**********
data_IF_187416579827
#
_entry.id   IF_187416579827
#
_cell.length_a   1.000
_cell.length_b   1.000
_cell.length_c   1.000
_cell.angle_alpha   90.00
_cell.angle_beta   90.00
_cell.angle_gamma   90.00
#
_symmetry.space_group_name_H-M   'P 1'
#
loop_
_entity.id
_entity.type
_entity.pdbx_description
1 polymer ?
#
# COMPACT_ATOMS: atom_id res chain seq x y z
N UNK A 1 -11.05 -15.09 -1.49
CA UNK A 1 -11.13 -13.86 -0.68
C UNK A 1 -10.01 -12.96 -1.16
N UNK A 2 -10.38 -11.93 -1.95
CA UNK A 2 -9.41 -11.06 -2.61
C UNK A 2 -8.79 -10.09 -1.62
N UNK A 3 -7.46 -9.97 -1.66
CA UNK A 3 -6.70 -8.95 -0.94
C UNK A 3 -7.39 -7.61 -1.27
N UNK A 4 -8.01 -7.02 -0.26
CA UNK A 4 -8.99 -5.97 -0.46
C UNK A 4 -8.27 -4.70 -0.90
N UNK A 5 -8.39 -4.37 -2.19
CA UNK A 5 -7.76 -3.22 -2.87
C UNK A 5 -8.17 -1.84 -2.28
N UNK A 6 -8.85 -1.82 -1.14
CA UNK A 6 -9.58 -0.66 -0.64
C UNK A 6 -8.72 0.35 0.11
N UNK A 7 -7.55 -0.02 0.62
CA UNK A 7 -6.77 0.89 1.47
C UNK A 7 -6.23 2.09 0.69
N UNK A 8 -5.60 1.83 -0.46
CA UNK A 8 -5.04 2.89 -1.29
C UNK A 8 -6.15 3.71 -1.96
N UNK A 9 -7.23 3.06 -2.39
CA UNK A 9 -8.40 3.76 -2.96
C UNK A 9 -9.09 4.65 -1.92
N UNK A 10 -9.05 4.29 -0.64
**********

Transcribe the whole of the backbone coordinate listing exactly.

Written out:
data_IF_187416579827
#
_entry.id   IF_187416579827
#
_cell.length_a   1.000
_cell.length_b   1.000
_cell.length_c   1.000
_cell.angle_alpha   90.00
_cell.angle_beta   90.00
_cell.angle_gamma   90.00
#
_symmetry.space_group_name_H-M   'P 1'
#
loop_
_entity.id
_entity.type
_entity.pdbx_description
1 polymer ?
#
# COMPACT_ATOMS: atom_id res chain seq x y z
N UNK A 1 -11.05 -15.09 -1.49
CA UNK A 1 -11.13 -13.86 -0.68
C UNK A 1 -10.01 -12.96 -1.16
N UNK A 2 -10.38 -11.93 -1.95
CA UNK A 2 -9.41 -11.06 -2.61
C UNK A 2 -8.79 -10.09 -1.62
N UNK A 3 -7.46 -9.97 -1.66
CA UNK A 3 -6.70 -8.95 -0.94
C UNK A 3 -7.39 -7.61 -1.27
N UNK A 4 -8.01 -7.02 -0.26
CA UNK A 4 -8.99 -5.97 -0.46
C UNK A 4 -8.27 -4.70 -0.90
N UNK A 5 -8.39 -4.37 -2.19
CA UNK A 5 -7.76 -3.22 -2.87
C UNK A 5 -8.17 -1.84 -2.28
N UNK A 6 -8.85 -1.82 -1.14
CA UNK A 6 -9.58 -0.66 -0.64
C UNK A 6 -8.72 0.35 0.11
N UNK A 7 -7.55 -0.02 0.62
CA UNK A 7 -6.77 0.89 1.47
C UNK A 7 -6.23 2.09 0.69
N UNK A 8 -5.60 1.83 -0.46
CA UNK A 8 -5.04 2.89 -1.29
C UNK A 8 -6.15 3.71 -1.96
N UNK A 9 -7.23 3.06 -2.39
CA UNK A 9 -8.40 3.76 -2.96
C UNK A 9 -9.09 4.65 -1.92
N UNK A 10 -9.05 4.29 -0.64